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This March sees the release of a book and compilation offering an immersive dive into Blacklips Performance Cult.Blacklips: Her Life and Her Many, Many Deaths, co-authored by ANOHNI and Marti Wilkerson and published by Anthology Editions, will be released March 14th, and its companion compilation March 10th. Both are available for pre-order now.


From June 1992 to March 1995, in the midst of the AIDS crisis in NYC, an extraordinary theatrical collective emerged from underground called the Blacklips Performance Cult. Co-founded by ANOHNI with collaborators Johanna Constantine and Psychotic Eve and joined by a cabal of fellow artists, drag queens, punks, nightlife veterans and students, they performed a new play every Monday night at 1:00am at the now-closed Pyramid Club on Avenue A. Blacklips never courted mainstream attention, however, the group left a sustaining impression within New York’s late night subculture by melding hysterical drag, surreal horror, and disconcerting tenderness.

Originally intended as a cabaret and DJ night, the constellation of people drawn to Blacklips soon melded into a late night ensemble in which members took turns writing scripts that were then performed by the group. Blacklips continued a tradition of urban queer subcultural resistance embodied within the writings of Jean Genet, John Rechy, and the post-punk feminist Terence Sellers. Inspired by Lotte Lenya, Candy Darling, and Leigh Bowery, Greta Garbo and Sister Dimension, performers took the stage primarily to entertain and address each other, while entertaining late-night thrill seekers.

Staging collectively conceived plays set Blacklips apart from other expressions of creativity in nightlife of the era, aligning the group with predecessors such as The Cockettes, Angels of Light, Bloolips and Theater of the Ridiculous. Blacklips members built sets from garbage and industrial refuse that they found in the streets of the East Village, in homage to Jack Smith and the aesthetics of post apocalyptic punk. The group staged spectacles that were alternately surreal, slapstick, emotional and absurd. This weekly laboratory also served as the first showcase for ANOHNI’s music.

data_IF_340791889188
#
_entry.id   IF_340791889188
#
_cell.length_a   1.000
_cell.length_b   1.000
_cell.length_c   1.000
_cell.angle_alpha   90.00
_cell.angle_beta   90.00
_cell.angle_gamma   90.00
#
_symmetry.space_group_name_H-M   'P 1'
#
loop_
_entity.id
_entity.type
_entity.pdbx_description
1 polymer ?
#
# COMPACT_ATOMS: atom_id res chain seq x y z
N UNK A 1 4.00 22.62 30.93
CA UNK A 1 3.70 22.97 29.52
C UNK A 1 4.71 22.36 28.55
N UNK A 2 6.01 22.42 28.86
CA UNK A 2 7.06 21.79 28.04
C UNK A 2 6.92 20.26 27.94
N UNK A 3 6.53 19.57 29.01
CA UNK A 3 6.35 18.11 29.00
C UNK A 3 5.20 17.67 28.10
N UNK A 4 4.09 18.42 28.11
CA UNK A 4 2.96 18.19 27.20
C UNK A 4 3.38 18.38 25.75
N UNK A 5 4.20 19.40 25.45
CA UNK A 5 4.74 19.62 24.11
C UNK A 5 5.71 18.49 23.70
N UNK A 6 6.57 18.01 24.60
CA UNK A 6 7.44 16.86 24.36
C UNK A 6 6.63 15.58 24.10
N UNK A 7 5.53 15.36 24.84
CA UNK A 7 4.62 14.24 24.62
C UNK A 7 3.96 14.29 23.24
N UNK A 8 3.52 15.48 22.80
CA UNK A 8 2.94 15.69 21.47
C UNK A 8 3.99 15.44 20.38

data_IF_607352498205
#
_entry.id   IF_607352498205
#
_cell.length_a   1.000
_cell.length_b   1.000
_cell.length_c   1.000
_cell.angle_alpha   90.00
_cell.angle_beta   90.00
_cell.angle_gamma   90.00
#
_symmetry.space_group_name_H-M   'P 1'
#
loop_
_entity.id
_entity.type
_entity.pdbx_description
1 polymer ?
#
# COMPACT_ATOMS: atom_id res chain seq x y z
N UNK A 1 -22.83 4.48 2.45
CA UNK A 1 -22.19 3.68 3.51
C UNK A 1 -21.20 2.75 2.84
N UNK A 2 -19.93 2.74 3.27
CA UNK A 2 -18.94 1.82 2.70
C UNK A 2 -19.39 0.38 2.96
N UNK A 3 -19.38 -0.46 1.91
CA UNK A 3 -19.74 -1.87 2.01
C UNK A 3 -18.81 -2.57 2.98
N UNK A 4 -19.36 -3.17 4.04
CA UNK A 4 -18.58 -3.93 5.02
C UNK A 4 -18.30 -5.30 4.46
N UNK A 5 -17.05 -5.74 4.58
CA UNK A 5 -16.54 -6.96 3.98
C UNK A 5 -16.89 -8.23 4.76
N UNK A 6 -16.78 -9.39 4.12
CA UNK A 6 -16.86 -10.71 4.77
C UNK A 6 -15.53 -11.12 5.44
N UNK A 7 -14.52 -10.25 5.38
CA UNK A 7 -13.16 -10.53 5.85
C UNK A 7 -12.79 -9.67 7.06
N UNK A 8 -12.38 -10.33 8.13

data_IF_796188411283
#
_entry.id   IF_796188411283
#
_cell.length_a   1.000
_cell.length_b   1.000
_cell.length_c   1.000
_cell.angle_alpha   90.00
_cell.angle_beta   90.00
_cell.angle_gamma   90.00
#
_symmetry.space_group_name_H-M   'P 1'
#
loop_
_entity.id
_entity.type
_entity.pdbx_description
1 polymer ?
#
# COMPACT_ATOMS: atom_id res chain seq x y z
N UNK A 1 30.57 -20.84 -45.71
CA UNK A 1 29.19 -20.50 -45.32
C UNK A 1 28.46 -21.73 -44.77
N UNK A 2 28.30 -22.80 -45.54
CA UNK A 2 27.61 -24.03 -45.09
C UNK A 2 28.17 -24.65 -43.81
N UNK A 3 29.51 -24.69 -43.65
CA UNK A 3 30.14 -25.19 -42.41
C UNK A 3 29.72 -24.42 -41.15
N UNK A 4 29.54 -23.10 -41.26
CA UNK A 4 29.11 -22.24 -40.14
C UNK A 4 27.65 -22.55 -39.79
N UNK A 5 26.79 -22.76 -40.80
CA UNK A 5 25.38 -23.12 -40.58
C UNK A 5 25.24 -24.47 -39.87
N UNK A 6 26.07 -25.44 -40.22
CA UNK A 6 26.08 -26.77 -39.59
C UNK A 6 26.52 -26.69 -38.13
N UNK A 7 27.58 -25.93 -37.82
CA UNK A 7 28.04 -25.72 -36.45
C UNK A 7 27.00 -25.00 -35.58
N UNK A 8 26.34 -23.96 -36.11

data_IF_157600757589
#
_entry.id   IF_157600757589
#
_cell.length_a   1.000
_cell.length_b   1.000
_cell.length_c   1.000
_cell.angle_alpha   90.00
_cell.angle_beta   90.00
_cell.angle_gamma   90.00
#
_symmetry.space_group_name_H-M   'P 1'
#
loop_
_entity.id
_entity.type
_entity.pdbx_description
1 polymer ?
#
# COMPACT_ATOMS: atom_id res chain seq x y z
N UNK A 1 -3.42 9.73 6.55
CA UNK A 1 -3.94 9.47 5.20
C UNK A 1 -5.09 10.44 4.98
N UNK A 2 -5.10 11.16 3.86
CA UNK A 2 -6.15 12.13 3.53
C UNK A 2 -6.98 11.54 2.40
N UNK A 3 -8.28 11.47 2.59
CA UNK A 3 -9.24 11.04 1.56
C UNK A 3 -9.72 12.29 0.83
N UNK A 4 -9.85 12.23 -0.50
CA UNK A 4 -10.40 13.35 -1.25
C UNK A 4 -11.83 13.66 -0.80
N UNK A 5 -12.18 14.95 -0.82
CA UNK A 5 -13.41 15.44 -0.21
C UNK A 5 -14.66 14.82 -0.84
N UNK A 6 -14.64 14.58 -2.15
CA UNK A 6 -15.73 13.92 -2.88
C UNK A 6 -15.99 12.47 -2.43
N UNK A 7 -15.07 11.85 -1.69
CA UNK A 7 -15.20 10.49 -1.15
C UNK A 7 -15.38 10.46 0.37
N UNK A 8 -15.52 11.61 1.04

Some plays included gory revisions of Jack the Ripper and Frankenstein. Offerings such as Clayworld functioned as intergalactic morality plays. Satirical appropriations of Josef von Sternberg’s The Blue Angel, Adrian Brook’s The Glass Arcade, and Boys in the Band, feasted on a century of queer culture. Plays such as Death! and The Funeral of Fiona Blue often ended with “a pile of dead bodies” on stage, reflecting the impact AIDS was having on the downtown scene.

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In Blacklips: Her Life and Her Many, Many Deaths, ANOHNI and coeditor Marti Wilkerson lay bare the collective’s archives in photographs, scripts, and the assembled ephemera from more than one hundred and twenty original “plays.” Featuring images from newly digitized film and video recordings, texts from participants and audience members, and an introduction by Lia Gangitano, this expansive collection introduces to the twenty-first century the short-lived and ruthlessly creative phenomenon that was Blacklips.

Blacklips Bar: Androgyns and Deviants — Industrial Romance for Bruised and Battered Angels, 1992–1995 places you squarely within the shiny black brick walls of the main dance floor at the Pyramid, bathed in shards of light from the disco ball, waiting for the show to begin amongst a gaggle of stragglers, queens, and voyeurs. A montage of sound bites, original recordings, and Blacklips DJ favorites emanate a sense of Blacklips bar’s joie de vivre. Remastered original recordings by ANOHNI, including an unreleased version of “Rapture,” as well as the never before released composition “The Yellowing Angel” suggest the feeling of suspension that would sometimes interrupt the hysteria.

Also included on the Androgyns and Deviants compilation are DJ tracks by artists including New York legend Joey Arias in his incarnation as BIllie Holiday, LA death rock founder Rozz WIlliams, avant-garde icon Diamanda Galás, UK punk pioneer Dave Vanian, underground actress Edith Massey, London surrealist Leigh Bowery and his band Minty, and the fictional characters Meng and Ecker, a pair of transsexual menaces who wrought nightmares across an anarchic landscape, the brainchild of Manchester publishing house, Savoy. Studio recordings by Blacklips stars add depth to the mix, including "Your Cigarette” by Blacklips duo coke, James F. Murphy’s hardcore camp bonanza “Satan’s ‘Lil’ Lamb”, Sissy Fitt’s “Sister Morphine” and Ebony Jet’s soulful rendition of Lou Reed’s “Satellite of Love”. Dialogue, sound effects and ambient textures counter the raging gender panic of Princess Tinymeat’s “Angels in Pain” and Divine’s defiant Hi-NRG anthem “You Think You’re A Man”.

This cacophony of passion, stark violence, beauty, heartbreak and maniacal humor suggests a lost world in which you might once have wandered into a bar on Avenue A late at night and paid $5 to see The Revenge of Blacklips, The Ghosts of the Pyramid, The Shysters, Death, CHOP!, or What a Lovely Day to Control The World, catching a glimpse of one of the final expressions of queer subculture in NYC prior to the advent of the internet and social media.

Blacklips Bar: Androgyns and Deviants — Industrial Romance for Bruised and Battered Angels, 1992–1995 will be released by Anthology Recordings on March 10, 2023 as a double album vinyl edition illustrated and designed by ANOHNI, and including previously unseen ephemera and extensive liner notes by the artist.

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